Writing a word using an uppercase letter for only the first letter of the word
The capital letter "A" in the Latin alphabet followed by its lowercase equivalent, in sans serif and seriftypefaces, respectively
Capitalization (American English) or capitalisation (British English) is writing a word with its first letter as a capital letter (uppercase letter) and the remaining letters in lower case, in writing systems with a case distinction. The term also may refer to the choice of the casing applied to text.
The full rules of capitalization in English are complicated. The rules have also changed over time, generally to capitalize fewer words. The conventions used in an 18th-century document will be unfamiliar to a modern reader; for instance, many common nouns were capitalized.
The systematic use of capitalized and uncapitalized words in running text is called "mixed case".
Parts of speech
Owing to the essentially arbitrary nature of orthographic classification and the existence of variant authorities and local house styles, questionable capitalization of words is not uncommon, even in respected newspapers and magazines. Most publishers require consistency, at least within the same document, in applying a specified standard: this is described as "house style".
In English, the subjective form of the singular first-person pronoun, "I", is capitalized, along with all its contractions such as I'll and I'm. Objective and possessive forms "me", "my", and "mine" are not.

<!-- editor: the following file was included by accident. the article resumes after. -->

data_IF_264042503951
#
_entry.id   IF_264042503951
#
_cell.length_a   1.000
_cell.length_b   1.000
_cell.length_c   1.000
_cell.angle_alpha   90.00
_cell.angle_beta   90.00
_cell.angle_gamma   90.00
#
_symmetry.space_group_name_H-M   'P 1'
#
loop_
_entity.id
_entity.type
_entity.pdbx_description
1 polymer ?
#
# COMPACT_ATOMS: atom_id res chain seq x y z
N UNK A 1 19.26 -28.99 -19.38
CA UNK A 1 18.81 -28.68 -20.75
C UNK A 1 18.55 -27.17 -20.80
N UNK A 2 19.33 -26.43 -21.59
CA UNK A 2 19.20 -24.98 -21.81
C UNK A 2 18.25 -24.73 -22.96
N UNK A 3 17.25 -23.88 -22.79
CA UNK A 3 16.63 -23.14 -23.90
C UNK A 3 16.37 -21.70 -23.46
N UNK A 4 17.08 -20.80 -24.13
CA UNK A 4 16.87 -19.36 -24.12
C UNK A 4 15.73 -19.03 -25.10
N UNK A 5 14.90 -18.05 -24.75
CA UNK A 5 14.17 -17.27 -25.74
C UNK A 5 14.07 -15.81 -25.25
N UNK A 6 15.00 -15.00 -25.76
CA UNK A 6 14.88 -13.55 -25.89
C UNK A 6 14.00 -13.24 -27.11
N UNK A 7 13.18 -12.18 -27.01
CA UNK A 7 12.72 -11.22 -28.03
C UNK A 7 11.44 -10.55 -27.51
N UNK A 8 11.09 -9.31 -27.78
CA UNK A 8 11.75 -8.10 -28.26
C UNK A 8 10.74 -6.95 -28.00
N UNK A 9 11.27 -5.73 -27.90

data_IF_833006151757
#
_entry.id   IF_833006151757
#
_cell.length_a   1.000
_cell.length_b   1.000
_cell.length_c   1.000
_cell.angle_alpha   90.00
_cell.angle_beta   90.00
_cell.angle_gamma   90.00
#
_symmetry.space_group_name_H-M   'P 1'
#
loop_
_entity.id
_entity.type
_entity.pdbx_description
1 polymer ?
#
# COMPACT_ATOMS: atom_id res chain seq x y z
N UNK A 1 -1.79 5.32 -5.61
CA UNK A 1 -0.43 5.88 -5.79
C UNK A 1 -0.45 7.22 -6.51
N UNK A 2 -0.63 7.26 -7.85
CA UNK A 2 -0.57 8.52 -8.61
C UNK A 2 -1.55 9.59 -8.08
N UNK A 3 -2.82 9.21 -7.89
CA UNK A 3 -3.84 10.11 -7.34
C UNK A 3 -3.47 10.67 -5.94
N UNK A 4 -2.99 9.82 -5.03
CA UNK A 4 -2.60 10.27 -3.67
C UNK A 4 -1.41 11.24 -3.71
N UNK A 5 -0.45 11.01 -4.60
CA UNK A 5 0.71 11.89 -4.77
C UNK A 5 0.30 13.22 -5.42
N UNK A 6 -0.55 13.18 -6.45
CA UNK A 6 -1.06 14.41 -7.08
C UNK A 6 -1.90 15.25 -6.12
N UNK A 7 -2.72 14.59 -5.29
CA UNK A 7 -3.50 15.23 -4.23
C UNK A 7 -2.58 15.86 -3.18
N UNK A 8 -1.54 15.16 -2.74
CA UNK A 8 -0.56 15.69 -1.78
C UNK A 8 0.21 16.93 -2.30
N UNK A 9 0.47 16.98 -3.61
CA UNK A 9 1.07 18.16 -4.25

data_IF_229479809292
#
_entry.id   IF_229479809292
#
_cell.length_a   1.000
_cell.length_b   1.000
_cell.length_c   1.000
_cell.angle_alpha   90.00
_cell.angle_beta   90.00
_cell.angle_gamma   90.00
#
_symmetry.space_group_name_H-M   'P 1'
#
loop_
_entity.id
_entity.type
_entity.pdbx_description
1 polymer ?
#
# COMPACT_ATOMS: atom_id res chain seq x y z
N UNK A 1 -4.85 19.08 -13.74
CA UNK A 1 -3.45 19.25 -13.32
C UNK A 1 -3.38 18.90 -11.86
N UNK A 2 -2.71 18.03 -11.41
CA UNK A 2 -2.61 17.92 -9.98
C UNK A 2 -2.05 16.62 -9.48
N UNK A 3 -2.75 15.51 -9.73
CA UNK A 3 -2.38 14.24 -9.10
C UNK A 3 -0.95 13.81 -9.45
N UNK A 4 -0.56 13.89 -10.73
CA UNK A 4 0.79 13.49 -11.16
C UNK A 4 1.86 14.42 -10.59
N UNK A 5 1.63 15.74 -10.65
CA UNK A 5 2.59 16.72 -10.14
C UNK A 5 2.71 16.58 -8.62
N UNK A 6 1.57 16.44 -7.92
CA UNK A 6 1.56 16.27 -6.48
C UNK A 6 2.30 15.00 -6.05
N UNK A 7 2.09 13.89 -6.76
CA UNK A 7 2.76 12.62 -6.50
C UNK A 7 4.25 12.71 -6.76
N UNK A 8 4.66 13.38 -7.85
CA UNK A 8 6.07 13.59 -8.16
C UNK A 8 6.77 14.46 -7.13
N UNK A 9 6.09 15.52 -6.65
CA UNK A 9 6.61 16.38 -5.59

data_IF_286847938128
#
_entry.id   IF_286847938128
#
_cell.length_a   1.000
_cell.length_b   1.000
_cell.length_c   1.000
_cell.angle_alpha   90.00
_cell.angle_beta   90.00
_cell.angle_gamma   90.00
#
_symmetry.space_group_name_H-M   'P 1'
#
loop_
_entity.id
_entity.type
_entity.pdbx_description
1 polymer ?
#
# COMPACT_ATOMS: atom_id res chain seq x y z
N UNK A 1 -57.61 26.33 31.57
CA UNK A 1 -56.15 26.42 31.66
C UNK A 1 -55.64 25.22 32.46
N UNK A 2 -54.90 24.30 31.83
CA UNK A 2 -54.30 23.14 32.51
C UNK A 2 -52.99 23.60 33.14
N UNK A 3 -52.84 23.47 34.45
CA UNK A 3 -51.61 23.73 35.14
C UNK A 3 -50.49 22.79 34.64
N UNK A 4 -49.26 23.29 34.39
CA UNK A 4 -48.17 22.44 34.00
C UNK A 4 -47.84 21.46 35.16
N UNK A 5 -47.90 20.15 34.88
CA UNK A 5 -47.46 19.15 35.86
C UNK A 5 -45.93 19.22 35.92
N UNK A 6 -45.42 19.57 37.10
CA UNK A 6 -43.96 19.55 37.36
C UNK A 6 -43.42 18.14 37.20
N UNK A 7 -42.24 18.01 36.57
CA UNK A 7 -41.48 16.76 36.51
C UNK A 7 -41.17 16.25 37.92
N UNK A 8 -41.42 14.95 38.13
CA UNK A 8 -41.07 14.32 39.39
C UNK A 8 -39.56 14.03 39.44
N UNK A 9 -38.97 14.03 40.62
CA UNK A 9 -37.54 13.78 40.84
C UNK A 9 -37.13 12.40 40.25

Many European languages traditionally capitalize nouns and pronouns used to refer to God, including references to Jesus Christ (reverential capitals): hallowed be Thy name, look what He has done. Some English authors capitalize any word referring to God: the Lamb, the Almighty; some capitalize "Thy Name". These practices have become much less common in English in the 20th and 21st centuries.
In German, the formal 2nd-person plural pronoun Sie is capitalized along with all its case-forms (Ihre, Ihres, etc.), but these words are not capitalized when used as 3rd-person feminine singular or plural pronouns. Until the recent German spelling reform(s), the traditional rules (which are still widely adhered to, although not taught in schools) also capitalized the informal 2nd-person singular pronoun Du (and its derivatives, such as Dein) when used in letters or similar texts, but this is no longer required.